material at the lowest possible prices. I think the 
advocates of protection have been unwise, and are 
beginning to see that they were unwise in shifting 
the ground of debate. They have set many peo- 
ple to asking whether robbing Peter to pay Paul 
be a method equally economical for both par- 
ties, and whether the bad policy of it be not all 
the more flagrant in proportion as the Peters are 
many and the Pauls few ? Whether the Pauls of 
every variety be not inevitably forced into an alli- 
ance offensive and defensive against the Peters, 
and sometimes with very questionable people? 


Whether if we are taxed for the payment of a 
bounty to the owner of a silver mine, we should 
not be equally taxed to make a present to the 
owner of wheat fields, cotton fields, tobacco fields, 
hay fields, which are the most productive gold 
mines of the country? Whether the case of pro- 
tection be not like that of armored ships, requiring 
ever thicker plating as the artillery of competition 
is perfected ? But the tendency of excessive pro- 
tection which thoughtful men dread most is that it 
sj^imulates an unhealthy home competition, leading 
to over-production and to the disasters which are 
its tainted offspring ; that it fosters over-population, 
and this of the most helpless class when thrown 
out of employment ; that it engenders smuggling, 
false invoices,, and other demoralizing practices ; 
that the principle which is its root is the root also 
of Kings, and Syndicates, and Trusts, and all other 
such conspiracies for the artificial raising of profits 
in the interest of classes and minorities. I con- 
fess I cannot take a cheerful view of the future of 
that New England I love so well when her leading 
industries shall be gradually drawn to the South, 
as they infallibly will be, by the greater cheapness of 
labor there. It is not pleasant to hear that called the 
American system which has succeeded in abolish- 
ing our commercial marine. It is even less pleas- 
ant to hear it advocated as being for the interest of 
the laborer by men who imported cheaper labor till 
it was forbidden by law. The true American sys- 
tem is that which produces the best men by leaving 
them as much as possible to their own resources. 


That protection has been the cause of our material 
prosperity is refuted by the passage I have already 
quoted from Burke. Though written when our 
farmers' wives and daughters did most of our spin- 
ning and weaving, one would take it for a choice 
flower of protection eloquence. We have pros- 
pered in spite of artificial obstacles that would have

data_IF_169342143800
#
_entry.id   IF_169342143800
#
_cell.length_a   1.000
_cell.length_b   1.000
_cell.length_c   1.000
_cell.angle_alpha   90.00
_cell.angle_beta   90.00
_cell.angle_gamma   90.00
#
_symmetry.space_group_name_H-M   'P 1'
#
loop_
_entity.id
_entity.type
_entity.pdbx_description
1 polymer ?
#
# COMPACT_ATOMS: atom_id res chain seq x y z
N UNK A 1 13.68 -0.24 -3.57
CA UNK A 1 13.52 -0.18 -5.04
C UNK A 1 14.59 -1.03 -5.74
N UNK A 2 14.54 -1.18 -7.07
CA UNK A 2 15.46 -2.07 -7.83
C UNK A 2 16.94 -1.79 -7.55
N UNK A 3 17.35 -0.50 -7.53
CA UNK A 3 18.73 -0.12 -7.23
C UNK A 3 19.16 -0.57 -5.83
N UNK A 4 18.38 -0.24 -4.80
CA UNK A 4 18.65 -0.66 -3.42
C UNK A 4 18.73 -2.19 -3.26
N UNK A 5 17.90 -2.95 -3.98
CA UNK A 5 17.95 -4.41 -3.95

baffled a people 'less energetic and less pliant to 
opportunity. The so-called American system, the 
system, that is, of selfish exclusion and monopoly, 
is no invention of ours, but has been borrowed of 
the mediaeval guilds. It has had nothing to do 
with the raising of wages, for these are always 
higher in countries where the demand for labor is 
greater than the supply. And if the measure of 
wages be their purchasing power, what does the 
workman gain, unless it be the pleasure of spend- 
ing more money, under a system, which, if it pay 
more money in the hire of hands, enhances the 
prices of what that money will buy in more than 
equal proportion ? 

Of the surplus in the Treasury I will only say 
that it has already shown itself to be an invitation to 
every possible variety of wasteful expenditure and 
therefore of demoralizing jobbery, and that it has 
again revived those theories of grandmotherly gov- 
ernment which led to our revolt from the mother 
country, are most hostile to the genius of our in- 
stitutions, and soonest sap the energy and corrode 
the morals of a people. 

It is through its politics, through its capacity 
for government, the noblest of all sciences, that a 


nation proves its right to a place among the other 
beneficent forces of nature. For politics permeate 
more widely than any other force, and reach every 
one of us, soon or late, to teach or to debauch. 
We are confronted with new problems and new 
conditions. We and the population which is to 
solve them are very unlike that of fifty years ago. 
As I was walking not long ago in the Boston Pub- 
lic Garden, I saw two Irishmen looking at Ball's 
equestrian statue of Washington, and wondering 
who was the personage thus commemorated. I 
had been brought up among the still living tradi- 
tions of Lexington, Concord, Bunker's Hill, and 
the siege of Boston. To these men Ireland was 
still their country, and America a place to get 
their daily bread. This put me upon thinking. 
What, then, is patriotism, and what its true value 
to a man ? Was it merely an unreasoning and al- 
most cat-like attachment to certain square miles of 
the earth's surface, made up in almost equal parts 
of lifelong association, hereditary tradition, and 
parochial prejudice? This is the narrowest and